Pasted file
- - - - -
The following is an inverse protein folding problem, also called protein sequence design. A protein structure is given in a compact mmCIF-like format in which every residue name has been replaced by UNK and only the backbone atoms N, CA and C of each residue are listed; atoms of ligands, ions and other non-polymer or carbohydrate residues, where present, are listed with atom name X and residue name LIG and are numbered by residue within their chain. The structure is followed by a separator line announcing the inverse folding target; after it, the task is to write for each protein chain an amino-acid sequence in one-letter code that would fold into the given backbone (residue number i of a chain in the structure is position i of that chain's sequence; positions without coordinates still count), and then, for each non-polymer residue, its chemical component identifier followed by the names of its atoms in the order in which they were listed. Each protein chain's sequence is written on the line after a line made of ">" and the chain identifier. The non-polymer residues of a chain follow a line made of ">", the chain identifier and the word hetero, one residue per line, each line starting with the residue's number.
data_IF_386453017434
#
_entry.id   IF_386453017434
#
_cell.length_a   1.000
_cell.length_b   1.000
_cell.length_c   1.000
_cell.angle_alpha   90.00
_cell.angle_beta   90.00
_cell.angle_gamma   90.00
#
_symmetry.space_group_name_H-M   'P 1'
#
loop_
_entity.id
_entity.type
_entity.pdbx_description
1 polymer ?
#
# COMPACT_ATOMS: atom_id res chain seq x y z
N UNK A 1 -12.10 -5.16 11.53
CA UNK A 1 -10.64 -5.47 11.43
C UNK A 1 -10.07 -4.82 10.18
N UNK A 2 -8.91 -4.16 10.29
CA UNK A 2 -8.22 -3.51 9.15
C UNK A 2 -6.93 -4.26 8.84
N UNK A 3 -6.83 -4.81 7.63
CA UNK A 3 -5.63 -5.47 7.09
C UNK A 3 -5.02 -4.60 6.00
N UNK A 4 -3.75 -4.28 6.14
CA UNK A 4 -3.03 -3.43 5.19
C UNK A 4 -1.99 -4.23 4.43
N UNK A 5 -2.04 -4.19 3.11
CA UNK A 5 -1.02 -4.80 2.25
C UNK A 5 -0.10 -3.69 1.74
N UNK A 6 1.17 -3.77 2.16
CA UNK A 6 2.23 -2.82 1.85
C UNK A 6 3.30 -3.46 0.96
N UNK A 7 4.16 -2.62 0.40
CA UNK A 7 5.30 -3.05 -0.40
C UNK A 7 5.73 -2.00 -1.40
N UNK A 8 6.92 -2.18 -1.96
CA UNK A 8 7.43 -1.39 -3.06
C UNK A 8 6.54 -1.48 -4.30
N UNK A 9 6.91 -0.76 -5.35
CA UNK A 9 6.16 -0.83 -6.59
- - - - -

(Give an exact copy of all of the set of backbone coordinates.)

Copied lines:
The following is an inverse protein folding problem, also called protein sequence design. A protein structure is given in a compact mmCIF-like format in which every residue name has been replaced by UNK and only the backbone atoms N, CA and C of each residue are listed; atoms of ligands, ions and other non-polymer or carbohydrate residues, where present, are listed with atom name X and residue name LIG and are numbered by residue within their chain. The structure is followed by a separator line announcing the inverse folding target; after it, the task is to write for each protein chain an amino-acid sequence in one-letter code that would fold into the given backbone (residue number i of a chain in the structure is position i of that chain's sequence; positions without coordinates still count), and then, for each non-polymer residue, its chemical component identifier followed by the names of its atoms in the order in which they were listed. Each protein chain's sequence is written on the line after a line made of ">" and the chain identifier. The non-polymer residues of a chain follow a line made of ">", the chain identifier and the word hetero, one residue per line, each line starting with the residue's number.
data_IF_386453017434
#
_entry.id   IF_386453017434
#
_cell.length_a   1.000
_cell.length_b   1.000
_cell.length_c   1.000
_cell.angle_alpha   90.00
_cell.angle_beta   90.00
_cell.angle_gamma   90.00
#
_symmetry.space_group_name_H-M   'P 1'
#
loop_
_entity.id
_entity.type
_entity.pdbx_description
1 polymer ?
#
# COMPACT_ATOMS: atom_id res chain seq x y z
N UNK A 1 -12.10 -5.16 11.53
CA UNK A 1 -10.64 -5.47 11.43
C UNK A 1 -10.07 -4.82 10.18
N UNK A 2 -8.91 -4.16 10.29
CA UNK A 2 -8.22 -3.51 9.15
C UNK A 2 -6.93 -4.26 8.84
N UNK A 3 -6.83 -4.81 7.63
CA UNK A 3 -5.63 -5.47 7.09
C UNK A 3 -5.02 -4.60 6.00
N UNK A 4 -3.75 -4.28 6.14
CA UNK A 4 -3.03 -3.43 5.19
C UNK A 4 -1.99 -4.23 4.43
N UNK A 5 -2.04 -4.19 3.11
CA UNK A 5 -1.02 -4.80 2.25
C UNK A 5 -0.10 -3.69 1.74
N UNK A 6 1.17 -3.77 2.16
CA UNK A 6 2.23 -2.82 1.85
C UNK A 6 3.30 -3.46 0.96
N UNK A 7 4.16 -2.62 0.40
CA UNK A 7 5.30 -3.05 -0.40
C UNK A 7 5.73 -2.00 -1.40
N UNK A 8 6.92 -2.18 -1.96
CA UNK A 8 7.43 -1.39 -3.06
C UNK A 8 6.54 -1.48 -4.30
N UNK A 9 6.91 -0.76 -5.35
CA UNK A 9 6.16 -0.83 -6.59